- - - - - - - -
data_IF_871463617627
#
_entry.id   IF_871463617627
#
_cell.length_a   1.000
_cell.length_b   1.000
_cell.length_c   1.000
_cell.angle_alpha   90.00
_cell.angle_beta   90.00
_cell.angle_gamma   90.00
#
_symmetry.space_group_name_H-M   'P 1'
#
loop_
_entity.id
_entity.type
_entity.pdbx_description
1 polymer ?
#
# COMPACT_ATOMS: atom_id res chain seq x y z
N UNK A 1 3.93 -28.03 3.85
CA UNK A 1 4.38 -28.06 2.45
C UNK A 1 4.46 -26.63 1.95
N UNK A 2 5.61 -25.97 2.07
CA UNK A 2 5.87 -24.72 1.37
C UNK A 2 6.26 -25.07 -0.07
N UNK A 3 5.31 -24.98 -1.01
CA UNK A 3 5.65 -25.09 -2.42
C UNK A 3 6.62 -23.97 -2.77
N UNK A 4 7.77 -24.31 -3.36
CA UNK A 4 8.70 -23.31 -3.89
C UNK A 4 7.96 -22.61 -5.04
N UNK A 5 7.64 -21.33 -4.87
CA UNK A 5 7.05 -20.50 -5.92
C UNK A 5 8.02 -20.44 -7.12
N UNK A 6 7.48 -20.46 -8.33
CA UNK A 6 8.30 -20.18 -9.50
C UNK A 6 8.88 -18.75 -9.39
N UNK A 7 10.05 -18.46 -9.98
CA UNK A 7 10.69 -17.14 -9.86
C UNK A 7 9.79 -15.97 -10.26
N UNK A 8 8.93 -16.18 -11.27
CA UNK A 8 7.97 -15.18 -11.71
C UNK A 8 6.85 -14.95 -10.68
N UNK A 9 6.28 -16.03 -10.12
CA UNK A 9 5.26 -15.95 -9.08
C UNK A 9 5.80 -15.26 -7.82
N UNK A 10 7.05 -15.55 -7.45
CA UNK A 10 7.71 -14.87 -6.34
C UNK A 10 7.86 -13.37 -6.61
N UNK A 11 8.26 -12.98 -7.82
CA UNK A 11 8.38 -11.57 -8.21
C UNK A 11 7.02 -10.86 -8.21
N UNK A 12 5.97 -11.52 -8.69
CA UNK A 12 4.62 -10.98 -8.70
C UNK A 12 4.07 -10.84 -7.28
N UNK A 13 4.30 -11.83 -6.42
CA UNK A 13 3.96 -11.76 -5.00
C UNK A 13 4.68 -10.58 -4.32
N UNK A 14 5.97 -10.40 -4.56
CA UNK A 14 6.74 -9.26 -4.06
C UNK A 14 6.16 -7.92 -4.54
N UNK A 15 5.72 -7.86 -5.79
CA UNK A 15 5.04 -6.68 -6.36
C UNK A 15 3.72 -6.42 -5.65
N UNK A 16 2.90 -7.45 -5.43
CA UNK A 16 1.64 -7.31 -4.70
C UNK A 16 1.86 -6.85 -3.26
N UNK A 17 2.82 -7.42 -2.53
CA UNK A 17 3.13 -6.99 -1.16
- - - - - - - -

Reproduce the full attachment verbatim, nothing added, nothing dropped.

data_IF_871463617627
#
_entry.id   IF_871463617627
#
_cell.length_a   1.000
_cell.length_b   1.000
_cell.length_c   1.000
_cell.angle_alpha   90.00
_cell.angle_beta   90.00
_cell.angle_gamma   90.00
#
_symmetry.space_group_name_H-M   'P 1'
#
loop_
_entity.id
_entity.type
_entity.pdbx_description
1 polymer ?
#
# COMPACT_ATOMS: atom_id res chain seq x y z
N UNK A 1 3.93 -28.03 3.85
CA UNK A 1 4.38 -28.06 2.45
C UNK A 1 4.46 -26.63 1.95
N UNK A 2 5.61 -25.97 2.07
CA UNK A 2 5.87 -24.72 1.37
C UNK A 2 6.26 -25.07 -0.07
N UNK A 3 5.31 -24.98 -1.01
CA UNK A 3 5.65 -25.09 -2.42
C UNK A 3 6.62 -23.97 -2.77
N UNK A 4 7.77 -24.31 -3.36
CA UNK A 4 8.70 -23.31 -3.89
C UNK A 4 7.96 -22.61 -5.04
N UNK A 5 7.64 -21.33 -4.87
CA UNK A 5 7.05 -20.50 -5.92
C UNK A 5 8.02 -20.44 -7.12
N UNK A 6 7.48 -20.46 -8.33
CA UNK A 6 8.30 -20.18 -9.50
C UNK A 6 8.88 -18.75 -9.39
N UNK A 7 10.05 -18.46 -9.98
CA UNK A 7 10.69 -17.14 -9.86
C UNK A 7 9.79 -15.97 -10.26
N UNK A 8 8.93 -16.18 -11.27
CA UNK A 8 7.97 -15.18 -11.71
C UNK A 8 6.85 -14.95 -10.68
N UNK A 9 6.28 -16.03 -10.12
CA UNK A 9 5.26 -15.95 -9.08
C UNK A 9 5.80 -15.26 -7.82
N UNK A 10 7.05 -15.55 -7.45
CA UNK A 10 7.71 -14.87 -6.34
C UNK A 10 7.86 -13.37 -6.61
N UNK A 11 8.26 -12.98 -7.82
CA UNK A 11 8.38 -11.57 -8.21
C UNK A 11 7.02 -10.86 -8.21
N UNK A 12 5.97 -11.52 -8.69
CA UNK A 12 4.62 -10.98 -8.70
C UNK A 12 4.07 -10.84 -7.28
N UNK A 13 4.30 -11.83 -6.42
CA UNK A 13 3.96 -11.76 -5.00
C UNK A 13 4.68 -10.58 -4.32
N UNK A 14 5.97 -10.40 -4.56
CA UNK A 14 6.74 -9.26 -4.06
C UNK A 14 6.16 -7.92 -4.54
N UNK A 15 5.72 -7.86 -5.79
CA UNK A 15 5.04 -6.68 -6.36
C UNK A 15 3.72 -6.42 -5.65
N UNK A 16 2.90 -7.45 -5.43
CA UNK A 16 1.64 -7.31 -4.70
C UNK A 16 1.86 -6.85 -3.26
N UNK A 17 2.82 -7.42 -2.53
CA UNK A 17 3.13 -6.99 -1.16